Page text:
Why absolutely everybody should see Selma

I loved Selma. I loved everything about it. I loved that it took such a crucial historical event and brought it to life. I loved that it didn’t implement the Hollywood convention of a “white man savior” in a movement that didn’t have one. I loved that there were female characters like Coretta Scott King (Carmen Ejogo), who actually got a major role.

I loved that the cast’s composition was mostly black actors, because mainstream films about African American History inappropriately feature far too many white characters. I loved the acting, the cinematography and the rawness behind every moment and the fact that I sat on the edge of my seat with my hand over my mouth for about half of the film. What I didn’t love was the realization that the “happy ending” we all craved right before the credits hit is something we are still waiting for, some 50 years after the events of the film.

Selma is resonant today not only because the Civil Rights Movement is a large part of our country’s history, but also because the acts of violence in the black and white news broadcasts of the 1960s are practically indistinguishable from the ones that are happening in full color at the very moment. Before all else, Selma reminded its audiences that Martin Luther King Jr. and his contemporaries started a job that we have yet to finish. The film was a call to action as much as it was a great memorial piece in honor of the Selma marchers.

Past its political importance, Selma achieved great measures in terms of cinematography and storytelling. The film was beautiful in its composition of scenes and depiction of power: the camera looked up at King (David Oleyomo) whenever he spoke to his peers and followers, representing his role as a leader, and stayed at eye level or looked down at him when he addressed President Johnson and other prominent politicians. Director Ava DuVernay used photography’s “rule of thirds” as a means by which to emphasize important aspects of each shot, setting King in the front third of a frame while an American flag in the Oval Office practically pushes him out of the picture as Johnson denies his request for a bill to help African Americans register to vote. Two of the most important conversations in the film are when King talks to a fellow protester in their prison cell after being arrested by a Selma officer, and when King is assertive with Johnson about the importance of black votes. In both of these scenes, the two characters are positioned exactly on the thirds lines, balancing the shot aesthetically while placing the figures on the same level as though to equate their power.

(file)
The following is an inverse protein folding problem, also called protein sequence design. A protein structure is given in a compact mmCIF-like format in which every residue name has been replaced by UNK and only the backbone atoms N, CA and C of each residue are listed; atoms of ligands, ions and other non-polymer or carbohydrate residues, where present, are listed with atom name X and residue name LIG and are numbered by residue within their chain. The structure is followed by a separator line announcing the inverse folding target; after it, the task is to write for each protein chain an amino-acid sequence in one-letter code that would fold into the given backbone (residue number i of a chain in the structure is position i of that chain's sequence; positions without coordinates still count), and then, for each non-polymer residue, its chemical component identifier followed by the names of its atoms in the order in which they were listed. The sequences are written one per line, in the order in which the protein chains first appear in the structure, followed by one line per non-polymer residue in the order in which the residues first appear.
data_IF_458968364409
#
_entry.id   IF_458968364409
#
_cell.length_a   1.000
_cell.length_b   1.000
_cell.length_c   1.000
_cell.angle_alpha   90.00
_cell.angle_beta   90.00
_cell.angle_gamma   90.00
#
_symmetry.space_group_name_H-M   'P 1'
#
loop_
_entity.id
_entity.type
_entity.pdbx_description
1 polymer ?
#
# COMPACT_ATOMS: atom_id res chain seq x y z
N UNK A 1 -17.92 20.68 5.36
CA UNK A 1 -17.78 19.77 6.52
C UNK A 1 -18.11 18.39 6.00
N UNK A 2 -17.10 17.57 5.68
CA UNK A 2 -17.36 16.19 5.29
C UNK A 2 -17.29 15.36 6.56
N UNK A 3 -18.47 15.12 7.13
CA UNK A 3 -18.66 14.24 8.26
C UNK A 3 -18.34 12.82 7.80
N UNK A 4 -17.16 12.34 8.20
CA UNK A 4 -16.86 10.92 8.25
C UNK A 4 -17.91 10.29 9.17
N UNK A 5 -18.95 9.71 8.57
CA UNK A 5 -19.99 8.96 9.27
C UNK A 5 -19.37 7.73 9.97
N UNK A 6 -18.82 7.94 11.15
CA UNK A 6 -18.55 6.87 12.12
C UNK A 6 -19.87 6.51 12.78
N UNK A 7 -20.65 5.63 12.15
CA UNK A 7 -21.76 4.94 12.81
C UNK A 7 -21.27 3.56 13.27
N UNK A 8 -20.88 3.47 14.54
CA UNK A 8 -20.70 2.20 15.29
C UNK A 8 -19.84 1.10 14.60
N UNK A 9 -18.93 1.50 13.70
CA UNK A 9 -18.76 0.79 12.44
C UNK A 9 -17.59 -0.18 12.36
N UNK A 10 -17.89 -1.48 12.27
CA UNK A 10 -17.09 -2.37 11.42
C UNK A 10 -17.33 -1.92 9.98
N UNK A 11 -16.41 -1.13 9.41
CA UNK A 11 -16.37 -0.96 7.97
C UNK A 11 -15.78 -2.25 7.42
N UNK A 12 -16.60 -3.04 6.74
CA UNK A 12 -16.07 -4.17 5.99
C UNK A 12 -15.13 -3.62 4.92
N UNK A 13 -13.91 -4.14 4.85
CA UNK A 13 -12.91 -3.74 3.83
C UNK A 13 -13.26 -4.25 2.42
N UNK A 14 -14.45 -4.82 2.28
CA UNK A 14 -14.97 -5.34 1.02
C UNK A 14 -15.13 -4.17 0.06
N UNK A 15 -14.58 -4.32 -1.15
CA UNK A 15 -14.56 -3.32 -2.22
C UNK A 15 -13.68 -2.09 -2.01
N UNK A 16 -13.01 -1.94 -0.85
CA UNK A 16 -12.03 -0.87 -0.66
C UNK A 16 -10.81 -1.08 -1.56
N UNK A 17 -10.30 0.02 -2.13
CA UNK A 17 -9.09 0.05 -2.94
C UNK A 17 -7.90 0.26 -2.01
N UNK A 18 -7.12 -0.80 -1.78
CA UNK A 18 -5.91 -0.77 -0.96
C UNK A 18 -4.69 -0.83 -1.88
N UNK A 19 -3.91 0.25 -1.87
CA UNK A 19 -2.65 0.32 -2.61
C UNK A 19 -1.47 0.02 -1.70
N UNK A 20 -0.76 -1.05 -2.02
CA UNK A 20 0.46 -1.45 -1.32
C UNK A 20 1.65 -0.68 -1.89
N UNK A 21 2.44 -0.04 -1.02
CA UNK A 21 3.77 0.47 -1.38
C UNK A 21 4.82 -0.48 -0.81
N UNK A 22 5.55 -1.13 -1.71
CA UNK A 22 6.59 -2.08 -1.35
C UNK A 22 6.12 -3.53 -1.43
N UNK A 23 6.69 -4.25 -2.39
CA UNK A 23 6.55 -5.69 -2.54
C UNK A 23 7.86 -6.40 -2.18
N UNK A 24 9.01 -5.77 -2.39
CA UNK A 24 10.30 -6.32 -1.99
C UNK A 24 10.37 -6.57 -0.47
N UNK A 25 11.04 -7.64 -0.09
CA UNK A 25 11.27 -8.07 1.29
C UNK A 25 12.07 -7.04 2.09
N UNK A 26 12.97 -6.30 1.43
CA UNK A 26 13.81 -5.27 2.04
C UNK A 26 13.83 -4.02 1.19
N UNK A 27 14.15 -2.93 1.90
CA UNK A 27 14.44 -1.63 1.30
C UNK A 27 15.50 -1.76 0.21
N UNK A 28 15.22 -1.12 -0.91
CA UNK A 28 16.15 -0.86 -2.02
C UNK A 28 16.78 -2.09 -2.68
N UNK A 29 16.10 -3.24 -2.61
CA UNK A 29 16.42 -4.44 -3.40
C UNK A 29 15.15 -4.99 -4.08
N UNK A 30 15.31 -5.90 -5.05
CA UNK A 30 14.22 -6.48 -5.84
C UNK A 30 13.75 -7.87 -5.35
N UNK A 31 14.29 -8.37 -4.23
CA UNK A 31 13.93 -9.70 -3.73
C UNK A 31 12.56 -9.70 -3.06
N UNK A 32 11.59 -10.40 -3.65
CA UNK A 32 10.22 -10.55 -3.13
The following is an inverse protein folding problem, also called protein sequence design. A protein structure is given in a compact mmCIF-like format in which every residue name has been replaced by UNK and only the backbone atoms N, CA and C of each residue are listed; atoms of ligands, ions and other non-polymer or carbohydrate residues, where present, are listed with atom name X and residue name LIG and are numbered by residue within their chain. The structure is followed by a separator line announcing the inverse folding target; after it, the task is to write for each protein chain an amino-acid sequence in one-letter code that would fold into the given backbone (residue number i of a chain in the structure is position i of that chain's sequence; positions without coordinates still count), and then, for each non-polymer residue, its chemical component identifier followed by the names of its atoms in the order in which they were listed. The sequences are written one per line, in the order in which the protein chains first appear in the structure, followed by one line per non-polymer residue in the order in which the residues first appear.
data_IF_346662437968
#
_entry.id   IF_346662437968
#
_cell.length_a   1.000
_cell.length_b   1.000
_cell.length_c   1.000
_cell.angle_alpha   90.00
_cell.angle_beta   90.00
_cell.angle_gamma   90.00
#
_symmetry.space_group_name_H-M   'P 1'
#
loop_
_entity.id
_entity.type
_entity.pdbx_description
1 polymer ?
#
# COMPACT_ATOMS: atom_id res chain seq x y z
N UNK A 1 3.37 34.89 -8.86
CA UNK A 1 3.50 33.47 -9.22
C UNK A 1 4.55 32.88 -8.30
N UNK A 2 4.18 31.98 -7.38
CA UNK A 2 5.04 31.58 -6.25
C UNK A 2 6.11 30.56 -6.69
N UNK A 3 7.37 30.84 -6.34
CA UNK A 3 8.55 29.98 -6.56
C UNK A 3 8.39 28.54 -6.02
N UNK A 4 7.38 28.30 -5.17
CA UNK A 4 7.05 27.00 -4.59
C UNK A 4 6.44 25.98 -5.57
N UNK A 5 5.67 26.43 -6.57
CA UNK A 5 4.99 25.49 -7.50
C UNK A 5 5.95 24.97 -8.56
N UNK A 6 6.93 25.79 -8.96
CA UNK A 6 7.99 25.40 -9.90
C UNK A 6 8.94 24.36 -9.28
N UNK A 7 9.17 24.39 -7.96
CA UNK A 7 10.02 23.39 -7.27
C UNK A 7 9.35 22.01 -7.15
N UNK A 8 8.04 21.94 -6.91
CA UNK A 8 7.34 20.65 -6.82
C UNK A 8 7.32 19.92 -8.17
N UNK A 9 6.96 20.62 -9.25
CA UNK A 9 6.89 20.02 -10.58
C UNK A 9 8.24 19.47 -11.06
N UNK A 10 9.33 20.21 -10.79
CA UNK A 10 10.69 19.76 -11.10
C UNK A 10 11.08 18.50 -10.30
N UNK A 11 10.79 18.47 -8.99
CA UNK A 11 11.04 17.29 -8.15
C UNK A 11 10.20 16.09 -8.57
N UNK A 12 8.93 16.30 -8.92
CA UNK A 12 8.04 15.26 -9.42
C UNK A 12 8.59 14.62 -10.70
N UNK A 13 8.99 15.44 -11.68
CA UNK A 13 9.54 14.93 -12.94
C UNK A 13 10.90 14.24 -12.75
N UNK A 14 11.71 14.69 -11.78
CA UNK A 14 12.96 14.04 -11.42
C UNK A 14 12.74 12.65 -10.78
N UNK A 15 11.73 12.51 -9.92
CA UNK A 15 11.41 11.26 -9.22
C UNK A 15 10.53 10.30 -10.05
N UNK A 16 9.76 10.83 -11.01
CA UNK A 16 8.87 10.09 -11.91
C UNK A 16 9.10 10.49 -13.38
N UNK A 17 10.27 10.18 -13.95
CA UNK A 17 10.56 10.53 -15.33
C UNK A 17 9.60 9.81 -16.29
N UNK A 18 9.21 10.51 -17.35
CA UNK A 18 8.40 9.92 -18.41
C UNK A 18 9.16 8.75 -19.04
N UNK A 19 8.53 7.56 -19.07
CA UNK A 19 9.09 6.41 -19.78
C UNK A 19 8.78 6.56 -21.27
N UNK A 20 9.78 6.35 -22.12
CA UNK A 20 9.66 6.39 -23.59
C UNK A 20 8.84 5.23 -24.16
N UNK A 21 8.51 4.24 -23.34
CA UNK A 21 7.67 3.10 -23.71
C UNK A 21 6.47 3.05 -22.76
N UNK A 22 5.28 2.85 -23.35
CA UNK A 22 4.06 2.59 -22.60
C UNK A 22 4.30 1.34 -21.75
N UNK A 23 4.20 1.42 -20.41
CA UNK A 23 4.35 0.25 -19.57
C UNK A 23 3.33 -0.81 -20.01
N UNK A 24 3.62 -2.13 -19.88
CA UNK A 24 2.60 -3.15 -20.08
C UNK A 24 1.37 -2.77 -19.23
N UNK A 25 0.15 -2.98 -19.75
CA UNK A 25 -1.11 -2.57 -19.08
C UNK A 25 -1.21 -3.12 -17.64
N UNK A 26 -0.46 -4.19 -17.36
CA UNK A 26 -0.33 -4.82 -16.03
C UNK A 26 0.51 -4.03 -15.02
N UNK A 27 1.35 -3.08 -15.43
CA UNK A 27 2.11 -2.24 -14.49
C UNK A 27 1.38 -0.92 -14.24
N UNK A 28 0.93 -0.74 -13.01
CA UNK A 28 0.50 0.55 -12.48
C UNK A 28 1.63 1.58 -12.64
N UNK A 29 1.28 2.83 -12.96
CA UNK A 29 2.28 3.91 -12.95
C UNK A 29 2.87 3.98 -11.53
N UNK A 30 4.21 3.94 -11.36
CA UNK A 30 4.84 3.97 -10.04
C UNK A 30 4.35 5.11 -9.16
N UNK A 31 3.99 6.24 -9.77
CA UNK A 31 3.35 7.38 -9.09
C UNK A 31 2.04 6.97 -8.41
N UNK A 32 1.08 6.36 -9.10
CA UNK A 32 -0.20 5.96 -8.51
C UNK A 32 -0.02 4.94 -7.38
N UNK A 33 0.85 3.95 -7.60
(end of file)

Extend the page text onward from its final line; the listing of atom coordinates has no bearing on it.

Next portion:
One of the most notable, unconventional aspects of this film is its depiction of violence. Instead of portraying the brutal events as some kind of climactic cinematic moment with fake blood and slow-motion footage over sad instrumental music, the violence was raw and heart-stopping.

Most film buffs are familiar with Hitchcock’s famous filmmaking advice: if a bomb is going to explode, you can either let the audience know there’s a ticking bomb and have them sit in suspense, or you can have it explode and there will be little suspense. Unlike most films, Selma opted for the latter choice; every violent uproar was unexpected and unstaged, just as it would be in reality. In the beginning, we see the Birmingham Church bombing happen abruptly in the middle of a conversation between young black girls talking about hairstyles.

None of the major protest scenes were drawn out or unrealistically gory: they were quick with unexpected bursts of violence. This made for a much more believable and relatable story, in which the audience, like the characters, has no idea when the next brutal event will occur.

Selma took a historic event and made it into an encapsulating, gripping tale, bringing the audience into the era of the Civil Rights Movement and humanizing all of the victims of the systematic racism. 5/5

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